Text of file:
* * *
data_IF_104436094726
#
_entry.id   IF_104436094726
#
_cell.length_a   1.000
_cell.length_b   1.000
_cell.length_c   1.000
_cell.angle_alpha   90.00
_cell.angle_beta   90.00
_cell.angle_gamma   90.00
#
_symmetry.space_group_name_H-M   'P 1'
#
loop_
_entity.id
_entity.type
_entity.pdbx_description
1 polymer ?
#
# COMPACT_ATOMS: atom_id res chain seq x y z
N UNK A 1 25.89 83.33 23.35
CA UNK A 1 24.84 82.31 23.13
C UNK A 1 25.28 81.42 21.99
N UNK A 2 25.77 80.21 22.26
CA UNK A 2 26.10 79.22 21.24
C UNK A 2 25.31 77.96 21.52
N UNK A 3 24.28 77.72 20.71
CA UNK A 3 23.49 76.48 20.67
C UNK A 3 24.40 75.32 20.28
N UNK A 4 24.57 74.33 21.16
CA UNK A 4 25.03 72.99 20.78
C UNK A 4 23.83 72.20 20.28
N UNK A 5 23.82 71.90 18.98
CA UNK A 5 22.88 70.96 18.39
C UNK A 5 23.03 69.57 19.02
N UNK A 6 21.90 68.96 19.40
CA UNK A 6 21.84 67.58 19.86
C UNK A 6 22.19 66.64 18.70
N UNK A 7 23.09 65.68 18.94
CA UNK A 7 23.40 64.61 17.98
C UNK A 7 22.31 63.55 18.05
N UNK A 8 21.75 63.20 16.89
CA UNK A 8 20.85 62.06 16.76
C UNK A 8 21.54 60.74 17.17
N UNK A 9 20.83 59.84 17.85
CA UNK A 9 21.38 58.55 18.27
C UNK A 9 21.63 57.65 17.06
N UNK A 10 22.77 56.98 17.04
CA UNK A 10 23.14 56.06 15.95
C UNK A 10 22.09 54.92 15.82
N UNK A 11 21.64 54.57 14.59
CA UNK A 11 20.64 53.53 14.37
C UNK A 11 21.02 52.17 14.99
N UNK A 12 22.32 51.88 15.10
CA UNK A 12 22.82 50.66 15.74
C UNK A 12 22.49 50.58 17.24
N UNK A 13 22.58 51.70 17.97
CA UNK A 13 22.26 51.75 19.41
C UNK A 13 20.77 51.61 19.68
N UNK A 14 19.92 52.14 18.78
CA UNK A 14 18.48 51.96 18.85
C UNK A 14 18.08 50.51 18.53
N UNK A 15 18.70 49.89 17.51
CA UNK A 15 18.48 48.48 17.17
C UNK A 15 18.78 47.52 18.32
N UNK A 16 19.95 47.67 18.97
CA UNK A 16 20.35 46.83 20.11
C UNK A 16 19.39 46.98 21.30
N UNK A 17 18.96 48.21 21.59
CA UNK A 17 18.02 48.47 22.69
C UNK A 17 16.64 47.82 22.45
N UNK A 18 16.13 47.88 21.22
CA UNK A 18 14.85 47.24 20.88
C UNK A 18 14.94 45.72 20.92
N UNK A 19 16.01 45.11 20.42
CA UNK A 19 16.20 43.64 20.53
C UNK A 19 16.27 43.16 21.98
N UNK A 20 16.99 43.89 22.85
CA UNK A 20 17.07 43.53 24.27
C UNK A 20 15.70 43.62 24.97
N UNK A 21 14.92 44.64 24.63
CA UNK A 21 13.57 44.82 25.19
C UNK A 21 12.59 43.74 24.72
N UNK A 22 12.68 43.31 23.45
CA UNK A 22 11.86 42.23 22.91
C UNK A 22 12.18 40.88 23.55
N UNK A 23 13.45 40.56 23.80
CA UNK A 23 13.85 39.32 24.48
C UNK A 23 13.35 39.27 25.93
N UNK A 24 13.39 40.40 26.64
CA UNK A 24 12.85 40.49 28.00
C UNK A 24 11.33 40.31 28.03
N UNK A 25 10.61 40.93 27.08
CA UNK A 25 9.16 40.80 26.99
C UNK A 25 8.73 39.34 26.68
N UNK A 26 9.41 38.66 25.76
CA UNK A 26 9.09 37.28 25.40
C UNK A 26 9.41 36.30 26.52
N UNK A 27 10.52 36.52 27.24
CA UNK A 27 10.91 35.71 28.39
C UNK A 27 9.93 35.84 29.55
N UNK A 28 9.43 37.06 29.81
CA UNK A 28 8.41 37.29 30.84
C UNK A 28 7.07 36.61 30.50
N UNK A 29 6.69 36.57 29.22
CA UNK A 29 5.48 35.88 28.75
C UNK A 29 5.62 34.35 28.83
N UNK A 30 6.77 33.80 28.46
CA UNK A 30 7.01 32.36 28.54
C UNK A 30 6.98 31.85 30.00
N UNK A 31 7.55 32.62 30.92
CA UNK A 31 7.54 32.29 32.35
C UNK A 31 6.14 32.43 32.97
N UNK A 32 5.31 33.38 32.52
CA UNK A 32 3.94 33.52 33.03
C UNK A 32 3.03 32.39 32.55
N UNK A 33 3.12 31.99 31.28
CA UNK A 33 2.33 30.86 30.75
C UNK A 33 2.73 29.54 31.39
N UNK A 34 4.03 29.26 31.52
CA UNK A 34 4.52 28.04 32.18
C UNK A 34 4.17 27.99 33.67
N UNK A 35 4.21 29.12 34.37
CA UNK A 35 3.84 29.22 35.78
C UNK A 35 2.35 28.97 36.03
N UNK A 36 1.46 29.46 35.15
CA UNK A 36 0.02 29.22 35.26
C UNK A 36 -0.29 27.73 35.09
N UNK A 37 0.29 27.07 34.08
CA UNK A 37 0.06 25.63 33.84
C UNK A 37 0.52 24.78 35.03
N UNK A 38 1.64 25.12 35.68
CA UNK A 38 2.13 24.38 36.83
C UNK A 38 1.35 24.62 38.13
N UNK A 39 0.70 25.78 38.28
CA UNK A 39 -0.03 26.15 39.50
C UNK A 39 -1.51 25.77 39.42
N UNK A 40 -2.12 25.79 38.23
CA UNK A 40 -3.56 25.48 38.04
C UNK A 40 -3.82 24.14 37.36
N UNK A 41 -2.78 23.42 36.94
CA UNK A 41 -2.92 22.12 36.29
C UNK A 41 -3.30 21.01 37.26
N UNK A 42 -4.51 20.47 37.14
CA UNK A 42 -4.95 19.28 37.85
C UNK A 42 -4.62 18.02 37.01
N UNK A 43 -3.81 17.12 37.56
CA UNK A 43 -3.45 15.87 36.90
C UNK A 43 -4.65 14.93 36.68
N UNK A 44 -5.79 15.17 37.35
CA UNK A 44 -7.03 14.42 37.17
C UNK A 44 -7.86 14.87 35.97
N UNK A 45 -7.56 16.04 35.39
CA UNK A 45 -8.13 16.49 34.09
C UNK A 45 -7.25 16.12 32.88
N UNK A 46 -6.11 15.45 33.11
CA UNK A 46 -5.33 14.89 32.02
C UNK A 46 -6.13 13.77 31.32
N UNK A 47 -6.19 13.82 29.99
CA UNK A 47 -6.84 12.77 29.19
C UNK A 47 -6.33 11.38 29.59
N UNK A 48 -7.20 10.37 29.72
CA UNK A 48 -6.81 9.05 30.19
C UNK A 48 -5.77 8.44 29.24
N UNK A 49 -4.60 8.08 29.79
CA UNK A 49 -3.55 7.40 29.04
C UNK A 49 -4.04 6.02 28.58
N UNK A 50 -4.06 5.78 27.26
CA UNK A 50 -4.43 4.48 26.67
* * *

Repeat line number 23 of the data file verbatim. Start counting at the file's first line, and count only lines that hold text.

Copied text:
C UNK A 1 25.28 81.42 21.99